January 11, 2019

Why You Should Care About Universal Informed Consent

Why You Should Care About Universal Informed Consent

By John Wilbanks

At the 2019 Pacific Symposium on Biocomputing, Megan Doerr, who’s a Principal Scientist on the Governance team at Sage, presented a poster and paper on the universal informed consent process we designed and implemented for the All of Us Research Program.

Here’s why you should care: First, it explains the structure of the All of Us Research Program consent process. (Most of that work is unfortunately only visible if you create an account and try to enroll, which is something we’re working on fixing.) We built a modular process, with significant investment in user-centered design, to try and communicate the concepts a potential participant would need to know before deciding whether or not to join. There are a series of videos as well as an “evaluation” that serves as a learning reinforcement tool, before enrollees are presented with a consent form to sign. This builds on our work in participant-centered consent that started with Apple and ResearchKit but goes much further, given the scope and duration and scale of the All of Us program.

Next, our mandate was to create the most consistent set of consent experiences possible given that people from all states and territories must be able to enroll and that those people will likely move over the ten years of the study – especially those in populations traditionally underrepresented in medical research. We therefore review a broad range of specific federal and state laws around informed consent, explore choice of law issues, and more. As we were unable to find a resource that collected and cross-referenced all the relevant legislation at the state and territory level, we created one, which we believe on its own represents a significant contribution to the legal commons around informed consent.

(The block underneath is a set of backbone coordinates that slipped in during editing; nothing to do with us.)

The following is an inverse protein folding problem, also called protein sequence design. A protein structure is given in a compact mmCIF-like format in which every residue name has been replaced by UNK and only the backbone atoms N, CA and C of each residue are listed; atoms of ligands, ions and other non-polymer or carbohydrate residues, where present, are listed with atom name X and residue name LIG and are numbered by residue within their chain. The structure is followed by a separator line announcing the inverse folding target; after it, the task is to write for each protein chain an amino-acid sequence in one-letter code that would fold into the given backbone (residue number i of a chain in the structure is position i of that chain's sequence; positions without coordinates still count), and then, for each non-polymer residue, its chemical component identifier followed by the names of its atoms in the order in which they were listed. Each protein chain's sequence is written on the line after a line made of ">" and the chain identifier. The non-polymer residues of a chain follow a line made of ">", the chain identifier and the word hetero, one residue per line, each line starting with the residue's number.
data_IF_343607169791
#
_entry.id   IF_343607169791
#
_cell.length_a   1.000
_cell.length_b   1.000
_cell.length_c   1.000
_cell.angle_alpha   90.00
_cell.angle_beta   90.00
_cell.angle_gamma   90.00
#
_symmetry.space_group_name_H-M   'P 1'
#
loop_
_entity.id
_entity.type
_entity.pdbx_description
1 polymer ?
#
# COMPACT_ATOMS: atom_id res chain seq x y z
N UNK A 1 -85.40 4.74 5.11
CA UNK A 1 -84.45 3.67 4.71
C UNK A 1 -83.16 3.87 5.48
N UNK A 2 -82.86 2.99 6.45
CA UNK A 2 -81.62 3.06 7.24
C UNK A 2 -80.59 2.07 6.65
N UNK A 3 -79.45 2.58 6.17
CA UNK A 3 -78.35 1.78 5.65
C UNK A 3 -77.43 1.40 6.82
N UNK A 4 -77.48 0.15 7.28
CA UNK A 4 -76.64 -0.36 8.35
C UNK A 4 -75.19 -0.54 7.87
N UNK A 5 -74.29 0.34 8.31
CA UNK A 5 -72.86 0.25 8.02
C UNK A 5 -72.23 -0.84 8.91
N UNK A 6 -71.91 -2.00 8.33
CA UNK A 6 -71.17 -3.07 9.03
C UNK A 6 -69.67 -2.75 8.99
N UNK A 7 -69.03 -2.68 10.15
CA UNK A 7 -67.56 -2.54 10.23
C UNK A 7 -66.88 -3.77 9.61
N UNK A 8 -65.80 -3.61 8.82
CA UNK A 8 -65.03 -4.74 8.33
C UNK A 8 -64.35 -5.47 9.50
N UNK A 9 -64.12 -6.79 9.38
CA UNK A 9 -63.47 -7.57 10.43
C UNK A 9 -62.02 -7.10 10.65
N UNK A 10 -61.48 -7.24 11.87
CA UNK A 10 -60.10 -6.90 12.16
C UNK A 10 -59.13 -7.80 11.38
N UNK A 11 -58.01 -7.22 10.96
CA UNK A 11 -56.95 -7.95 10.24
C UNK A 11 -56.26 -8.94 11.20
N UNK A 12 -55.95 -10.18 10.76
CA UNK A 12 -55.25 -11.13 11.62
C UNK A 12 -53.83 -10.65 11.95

Third, we outline our implementation approach, which involves a “parent” consent form covering as many states and territories as possible, plus “child” forms that implement state-specific elements in the minimum possible sets of variations. Despite all the variation we were able to condense down to four consent documents and four HIPAA authorizations. These are in turn available in the public domain for reuse by other studies who would like to inherit and leverage this analysis.

Here’s the link to the paper and you might follow @MegDoerr and @DNAlawyer on Twitter if these topics interest you. Other key work at Sage was done by Shira Grayson, Christine Suver, and Sarah Moore. We are very, very proud of this paper and the resulting implementation.

Our toolkit The Elements of Informed Consent is available to download.

Read the mention in Politico’s Morning eHealth report.